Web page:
The U.S. Court of Appeals for the Seventh Circuit recently held that a debt collection verification letter, which sought to collect interest on a credit card debt for months after the time when the bank that issued the card did not send monthly statements, was not “false” and would not have misled their attorney in violation of the federal Fair Debt Collection Practices Act (FDCPA).
A copy of the opinion is available at: Link to Opinion.
The consumers defaulted on their credit card debt. The bank that issued the card determined that collection was unlikely and stopped sending monthly statements to the consumers, but never told them that “they no longer owed the money.”
The bank sold the debt to a debt collector. In January 2013, the debt collector sent a letter to the consumers seeking to collect almost $5,800. The amount sought included about $1,600 in interest for months after the bank stopped sending monthly statements to the consumers. In March 2013, the debt collector sent a second letter to the consumers demanding $6,200.
The consumers hired a lawyer to represent them with respect to the debt. The lawyer asked the debt collector to verify the debt. In March 2014, the debt collector sent a response to the lawyer verifying the debt stating that $6,320.13 was the balance currently due.
Although the letter did not break out the amount of interest owed, “since the original unpaid debt was only $3,226.35, the letter effectively claimed an entitlement to more than $3,000 in interest, including the $1,600” in interest that the debt collector claimed accrued before it purchased the debt.
Eight months after receiving the March 2014 response to their verification request, the consumers filed suit alleging that by demanding interest during the months when the bank did not send monthly statements, “the debt collector violated 15 U.S.C. section 1692e, which prohibits “any false, deceptive, or misleading representation … in connection with the collection of any debt,” including any “false representation of … the character, amount, or legal status of any debt.”
The trial court found that the first two letters were untimely because they were sent more than a year before the borrower filed suit, and the FDCPA limitation period is one year. 15 U.S.C. §1692k(d). The debt collector sent the third verification letter within a year of the borrower filing suit, but the trial court found that this letter did not violate section 1692e because it was “factual and unproblematic.”
Thus, the trial court entered a judgment in the debt collector’s favor, and this appeal followed.
On appeal, the consumers argued that the letter was “false” or “misleading” because it sought to collect amounts greater than what the debt collector was entitled to collect. The Seventh Circuit disagreed.
Instead, the Seventh Circuit held that the consumers promised to pay interest on their credit card, and there is no evidence that the debt collector used the incorrect interest rate. The credit card agreement expressly “provided that the Bank’s inaction or silence would not waive any of its rights.” Thus, the claim that the debt collector pursued “is not one that any careful debt collector would know to be unenforceable.”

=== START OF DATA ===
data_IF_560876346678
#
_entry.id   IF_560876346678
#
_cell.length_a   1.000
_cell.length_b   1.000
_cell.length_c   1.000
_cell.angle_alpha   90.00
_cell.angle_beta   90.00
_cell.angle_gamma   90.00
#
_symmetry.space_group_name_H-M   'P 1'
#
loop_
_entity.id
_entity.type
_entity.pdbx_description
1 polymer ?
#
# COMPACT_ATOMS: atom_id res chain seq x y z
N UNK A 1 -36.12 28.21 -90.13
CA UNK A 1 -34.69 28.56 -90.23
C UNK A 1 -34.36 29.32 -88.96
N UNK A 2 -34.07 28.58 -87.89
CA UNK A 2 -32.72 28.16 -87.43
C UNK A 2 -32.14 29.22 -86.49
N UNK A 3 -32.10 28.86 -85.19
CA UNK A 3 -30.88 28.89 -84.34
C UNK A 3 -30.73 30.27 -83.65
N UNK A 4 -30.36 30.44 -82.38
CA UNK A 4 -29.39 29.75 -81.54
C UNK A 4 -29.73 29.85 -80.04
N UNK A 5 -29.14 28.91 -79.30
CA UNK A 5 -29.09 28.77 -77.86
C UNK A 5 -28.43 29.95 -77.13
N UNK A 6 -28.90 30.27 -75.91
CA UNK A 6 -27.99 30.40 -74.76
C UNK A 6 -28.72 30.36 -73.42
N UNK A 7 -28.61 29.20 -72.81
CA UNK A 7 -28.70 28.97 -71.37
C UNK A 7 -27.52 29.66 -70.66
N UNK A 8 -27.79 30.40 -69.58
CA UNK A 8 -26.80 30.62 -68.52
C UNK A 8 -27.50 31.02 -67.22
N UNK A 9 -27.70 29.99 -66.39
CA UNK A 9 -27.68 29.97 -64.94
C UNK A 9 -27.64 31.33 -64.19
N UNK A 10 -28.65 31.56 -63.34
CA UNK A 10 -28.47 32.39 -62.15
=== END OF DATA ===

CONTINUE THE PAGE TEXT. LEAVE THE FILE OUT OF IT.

Whether failing to send monthly statements together with 12 C.F.R. §1026.5(b)(2)’s requirement to mail or deliver a periodic statement for each billing cycle prevents collecting interest for the months before the bank sold the debt is an unresolved “topic for litigation.” However, a demand for payment is not “false” simply because a court may later disagree with a debt collector’s calculation of the amount owed. Instead a “statement is false, or not, when made; there is no falsity by hindsight.”
The Seventh Circuit held that the letter also did not violate section 1692e because the debt collector sent it to the consumers’ lawyer. Under Bravo v. Midland Credit Management, Inc., 812 F.3d 599, 603 (7th Cir. 2016), the test under section 1692e “for a letter to counsel is whether it would deceive or mislead a competent attorney.”
Here, if the consumer’s counsel disagreed with the amount claimed in the verification letter, then he could have followed up with the debt collector or told his clients not to pay the disputed amount. The Seventh Circuit noted that the debt collector “did not need to explain to a lawyer something that the first two letters revealed, and it certainly did not need to provide a disquisition on the non-waiver clause in the contract or [its] take on 12 C.F.R. §1026.5(b)(2).” This is because verifying a debt should “be a simple process, not an occasion for a legal brief.”
The Seventh Circuit acknowledged a circuit split on this issue. The Second, Eighth, and Tenth Circuits agree with the Seventh Circuit regarding the standard for evaluating correspondence sent to counsel. See, e.g., Kropelnicki v. Siegel, 290 F.3d 118, 128 (2d Cir. 2002); Powers v. Credit Management Services, Inc., 776 F.3d 567, 573–75 (8th Cir. 2015); Dikeman v. National Educators, Inc., 81 F.3d 949, 953–54 (10th Cir. 1996). The Third and Eleventh Circuits disagree. See, e.g., Simon v. FIA Card Services, N.A., 732 F.3d 259, 269–70 (3d Cir. 2013); Bishop v. Ross Earle & Bonan, P.A., 817 F.3d 1268, 1277 (11th Cir. 2016).
However, the Seventh Circuit saw no reason to abandon the standard it set in Bravo.
Here, the verification letter could not have misled a competent lawyer because a competent lawyer “would not deem false a demand by a potential opponent in litigation just because counsel believes that his client may be able to persuade a judge that there is a defense.”
Thus, the Seventh Circuit affirmed the trial court’s judgment order dismissing the suit.